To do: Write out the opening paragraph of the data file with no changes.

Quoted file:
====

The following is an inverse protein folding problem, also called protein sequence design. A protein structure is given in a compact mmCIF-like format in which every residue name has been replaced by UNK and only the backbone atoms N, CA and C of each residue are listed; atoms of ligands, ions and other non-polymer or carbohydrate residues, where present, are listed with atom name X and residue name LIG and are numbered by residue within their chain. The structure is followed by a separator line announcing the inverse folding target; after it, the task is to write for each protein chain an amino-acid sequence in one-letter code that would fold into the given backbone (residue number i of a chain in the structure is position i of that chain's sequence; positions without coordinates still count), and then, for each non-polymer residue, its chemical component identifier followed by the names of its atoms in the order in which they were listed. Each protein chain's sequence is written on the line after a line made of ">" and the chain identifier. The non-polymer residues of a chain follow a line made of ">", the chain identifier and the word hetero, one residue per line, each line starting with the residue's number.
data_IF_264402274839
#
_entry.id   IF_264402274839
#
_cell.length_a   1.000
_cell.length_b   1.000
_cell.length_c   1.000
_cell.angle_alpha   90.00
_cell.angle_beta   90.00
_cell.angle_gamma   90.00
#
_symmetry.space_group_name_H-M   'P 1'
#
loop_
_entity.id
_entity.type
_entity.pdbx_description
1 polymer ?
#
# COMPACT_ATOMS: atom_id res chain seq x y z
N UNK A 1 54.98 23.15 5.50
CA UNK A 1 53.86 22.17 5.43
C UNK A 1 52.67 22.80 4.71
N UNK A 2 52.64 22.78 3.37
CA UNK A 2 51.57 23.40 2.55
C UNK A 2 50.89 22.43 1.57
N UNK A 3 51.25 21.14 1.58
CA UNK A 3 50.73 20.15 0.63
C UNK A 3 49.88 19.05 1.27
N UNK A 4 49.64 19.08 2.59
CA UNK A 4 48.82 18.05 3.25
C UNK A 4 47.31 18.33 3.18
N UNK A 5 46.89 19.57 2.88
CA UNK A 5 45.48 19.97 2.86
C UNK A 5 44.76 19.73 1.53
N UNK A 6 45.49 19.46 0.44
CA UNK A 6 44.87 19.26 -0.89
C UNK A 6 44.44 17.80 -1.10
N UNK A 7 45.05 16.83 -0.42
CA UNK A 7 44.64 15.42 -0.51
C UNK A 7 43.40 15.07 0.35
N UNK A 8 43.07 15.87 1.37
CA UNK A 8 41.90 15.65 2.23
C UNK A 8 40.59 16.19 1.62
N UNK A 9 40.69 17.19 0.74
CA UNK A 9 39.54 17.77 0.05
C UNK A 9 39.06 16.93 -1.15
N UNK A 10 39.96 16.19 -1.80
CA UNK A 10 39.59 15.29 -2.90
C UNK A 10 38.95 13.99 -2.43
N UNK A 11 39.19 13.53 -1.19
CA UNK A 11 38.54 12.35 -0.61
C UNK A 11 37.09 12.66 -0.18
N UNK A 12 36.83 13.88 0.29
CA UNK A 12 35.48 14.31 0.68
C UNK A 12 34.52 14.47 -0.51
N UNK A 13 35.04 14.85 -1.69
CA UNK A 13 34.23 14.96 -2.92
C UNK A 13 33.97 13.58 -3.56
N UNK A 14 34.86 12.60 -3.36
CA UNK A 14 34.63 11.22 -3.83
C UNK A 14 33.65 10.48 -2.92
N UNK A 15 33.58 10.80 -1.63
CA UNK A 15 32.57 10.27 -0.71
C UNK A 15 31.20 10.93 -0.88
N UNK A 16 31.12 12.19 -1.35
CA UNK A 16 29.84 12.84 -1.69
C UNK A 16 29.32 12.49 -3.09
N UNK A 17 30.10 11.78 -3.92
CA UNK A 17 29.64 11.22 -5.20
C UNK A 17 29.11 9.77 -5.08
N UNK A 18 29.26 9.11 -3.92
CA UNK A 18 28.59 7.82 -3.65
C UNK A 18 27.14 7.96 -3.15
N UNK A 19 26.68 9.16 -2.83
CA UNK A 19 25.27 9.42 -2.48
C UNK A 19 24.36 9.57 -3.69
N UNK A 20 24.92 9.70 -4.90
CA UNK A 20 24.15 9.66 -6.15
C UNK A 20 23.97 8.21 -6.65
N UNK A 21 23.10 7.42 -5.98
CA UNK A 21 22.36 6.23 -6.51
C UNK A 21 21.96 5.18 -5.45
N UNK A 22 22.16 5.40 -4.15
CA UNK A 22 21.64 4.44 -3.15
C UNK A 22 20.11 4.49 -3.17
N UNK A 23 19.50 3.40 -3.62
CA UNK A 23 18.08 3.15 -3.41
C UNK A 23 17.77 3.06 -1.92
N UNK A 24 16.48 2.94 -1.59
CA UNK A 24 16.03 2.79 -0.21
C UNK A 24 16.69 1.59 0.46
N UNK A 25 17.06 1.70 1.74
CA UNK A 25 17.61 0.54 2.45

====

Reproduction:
The following is an inverse protein folding problem, also called protein sequence design. A protein structure is given in a compact mmCIF-like format in which every residue name has been replaced by UNK and only the backbone atoms N, CA and C of each residue are listed; atoms of ligands, ions and other non-polymer or carbohydrate residues, where present, are listed with atom name X and residue name LIG and are numbered by residue within their chain. The structure is followed by a separator line announcing the inverse folding target; after it, the task is to write for each protein chain an amino-acid sequence in one-letter code that would fold into the given backbone (residue number i of a chain in the structure is position i of that chain's sequence; positions without coordinates still count), and then, for each non-polymer residue, its chemical component identifier followed by the names of its atoms in the order in which they were listed. Each protein chain's sequence is written on the line after a line made of ">" and the chain identifier. The non-polymer residues of a chain follow a line made of ">", the chain identifier and the word hetero, one residue per line, each line starting with the residue's number.